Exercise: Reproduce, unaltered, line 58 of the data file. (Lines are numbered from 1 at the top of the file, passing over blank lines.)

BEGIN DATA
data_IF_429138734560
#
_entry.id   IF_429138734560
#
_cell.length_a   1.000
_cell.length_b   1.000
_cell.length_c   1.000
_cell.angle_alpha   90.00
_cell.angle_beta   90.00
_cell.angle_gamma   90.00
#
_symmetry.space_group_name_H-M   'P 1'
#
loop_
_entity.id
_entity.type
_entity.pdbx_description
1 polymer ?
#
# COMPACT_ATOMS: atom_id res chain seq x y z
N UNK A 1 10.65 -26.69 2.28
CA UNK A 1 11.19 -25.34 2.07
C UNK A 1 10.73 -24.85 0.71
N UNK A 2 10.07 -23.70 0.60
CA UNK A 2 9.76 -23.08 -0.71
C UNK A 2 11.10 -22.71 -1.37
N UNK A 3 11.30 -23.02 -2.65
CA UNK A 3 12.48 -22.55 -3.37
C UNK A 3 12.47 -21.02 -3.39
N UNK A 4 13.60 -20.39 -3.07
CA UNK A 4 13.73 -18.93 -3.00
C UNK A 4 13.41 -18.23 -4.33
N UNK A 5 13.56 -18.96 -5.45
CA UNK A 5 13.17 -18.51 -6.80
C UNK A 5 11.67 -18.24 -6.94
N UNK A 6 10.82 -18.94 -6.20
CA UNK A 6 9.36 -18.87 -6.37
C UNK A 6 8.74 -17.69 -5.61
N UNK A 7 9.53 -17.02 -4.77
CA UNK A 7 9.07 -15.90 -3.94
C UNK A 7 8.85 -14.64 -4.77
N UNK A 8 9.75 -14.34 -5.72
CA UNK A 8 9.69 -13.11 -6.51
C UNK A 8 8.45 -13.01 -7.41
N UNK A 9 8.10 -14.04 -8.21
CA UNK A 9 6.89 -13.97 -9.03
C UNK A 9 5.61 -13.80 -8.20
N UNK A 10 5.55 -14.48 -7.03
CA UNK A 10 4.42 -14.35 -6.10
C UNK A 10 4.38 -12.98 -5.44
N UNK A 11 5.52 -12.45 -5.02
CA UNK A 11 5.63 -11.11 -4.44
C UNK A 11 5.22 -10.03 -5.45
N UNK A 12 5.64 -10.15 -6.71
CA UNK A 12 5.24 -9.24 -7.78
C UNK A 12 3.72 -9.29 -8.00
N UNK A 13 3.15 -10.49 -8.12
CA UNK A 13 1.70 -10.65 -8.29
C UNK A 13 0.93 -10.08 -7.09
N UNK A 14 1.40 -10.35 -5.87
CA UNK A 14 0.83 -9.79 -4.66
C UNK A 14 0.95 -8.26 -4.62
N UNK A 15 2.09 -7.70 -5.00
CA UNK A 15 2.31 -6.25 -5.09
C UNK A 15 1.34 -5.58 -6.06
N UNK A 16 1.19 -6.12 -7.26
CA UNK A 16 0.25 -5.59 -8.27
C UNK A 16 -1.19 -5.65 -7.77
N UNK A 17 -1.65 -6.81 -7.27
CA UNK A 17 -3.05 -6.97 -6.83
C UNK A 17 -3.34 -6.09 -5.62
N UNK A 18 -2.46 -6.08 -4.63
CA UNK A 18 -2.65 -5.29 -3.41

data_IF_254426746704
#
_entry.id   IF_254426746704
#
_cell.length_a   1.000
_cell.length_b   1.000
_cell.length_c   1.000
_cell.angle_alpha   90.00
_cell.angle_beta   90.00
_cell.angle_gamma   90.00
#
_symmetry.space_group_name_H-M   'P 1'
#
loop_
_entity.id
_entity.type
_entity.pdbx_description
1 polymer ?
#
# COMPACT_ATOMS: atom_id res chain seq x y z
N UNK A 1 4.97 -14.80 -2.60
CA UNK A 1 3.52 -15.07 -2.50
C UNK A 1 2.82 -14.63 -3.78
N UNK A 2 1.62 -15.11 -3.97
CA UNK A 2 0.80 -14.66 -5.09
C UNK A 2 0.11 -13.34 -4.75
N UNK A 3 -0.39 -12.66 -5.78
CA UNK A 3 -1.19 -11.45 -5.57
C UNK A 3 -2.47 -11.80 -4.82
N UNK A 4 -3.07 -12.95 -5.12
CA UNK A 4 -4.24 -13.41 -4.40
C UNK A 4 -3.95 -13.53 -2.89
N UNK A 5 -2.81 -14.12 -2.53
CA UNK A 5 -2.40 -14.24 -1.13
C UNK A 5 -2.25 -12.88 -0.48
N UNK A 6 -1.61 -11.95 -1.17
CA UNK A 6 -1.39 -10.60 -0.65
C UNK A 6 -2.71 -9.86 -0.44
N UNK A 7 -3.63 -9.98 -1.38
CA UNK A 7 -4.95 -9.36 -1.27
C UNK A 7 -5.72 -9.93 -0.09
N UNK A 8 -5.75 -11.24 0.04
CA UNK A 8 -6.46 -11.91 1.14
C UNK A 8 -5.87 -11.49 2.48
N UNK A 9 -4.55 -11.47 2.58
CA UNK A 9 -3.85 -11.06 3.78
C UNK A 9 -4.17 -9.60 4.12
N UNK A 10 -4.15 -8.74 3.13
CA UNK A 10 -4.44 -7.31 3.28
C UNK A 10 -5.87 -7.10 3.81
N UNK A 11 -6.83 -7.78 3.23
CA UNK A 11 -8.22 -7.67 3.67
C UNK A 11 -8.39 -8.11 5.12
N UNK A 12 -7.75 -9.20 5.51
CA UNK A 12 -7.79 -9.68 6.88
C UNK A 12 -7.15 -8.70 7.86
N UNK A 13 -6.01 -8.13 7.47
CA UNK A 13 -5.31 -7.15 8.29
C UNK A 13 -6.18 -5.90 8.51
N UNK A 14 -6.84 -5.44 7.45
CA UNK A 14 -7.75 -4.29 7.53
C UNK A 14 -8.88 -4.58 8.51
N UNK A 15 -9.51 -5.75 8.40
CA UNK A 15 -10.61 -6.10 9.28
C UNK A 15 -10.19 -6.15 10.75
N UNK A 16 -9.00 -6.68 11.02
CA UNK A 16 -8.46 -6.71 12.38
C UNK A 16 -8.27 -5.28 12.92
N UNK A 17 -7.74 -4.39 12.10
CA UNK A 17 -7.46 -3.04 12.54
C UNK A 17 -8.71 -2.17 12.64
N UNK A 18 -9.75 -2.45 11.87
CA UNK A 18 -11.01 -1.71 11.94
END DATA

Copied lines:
CA UNK A 13 1.70 -10.65 -8.29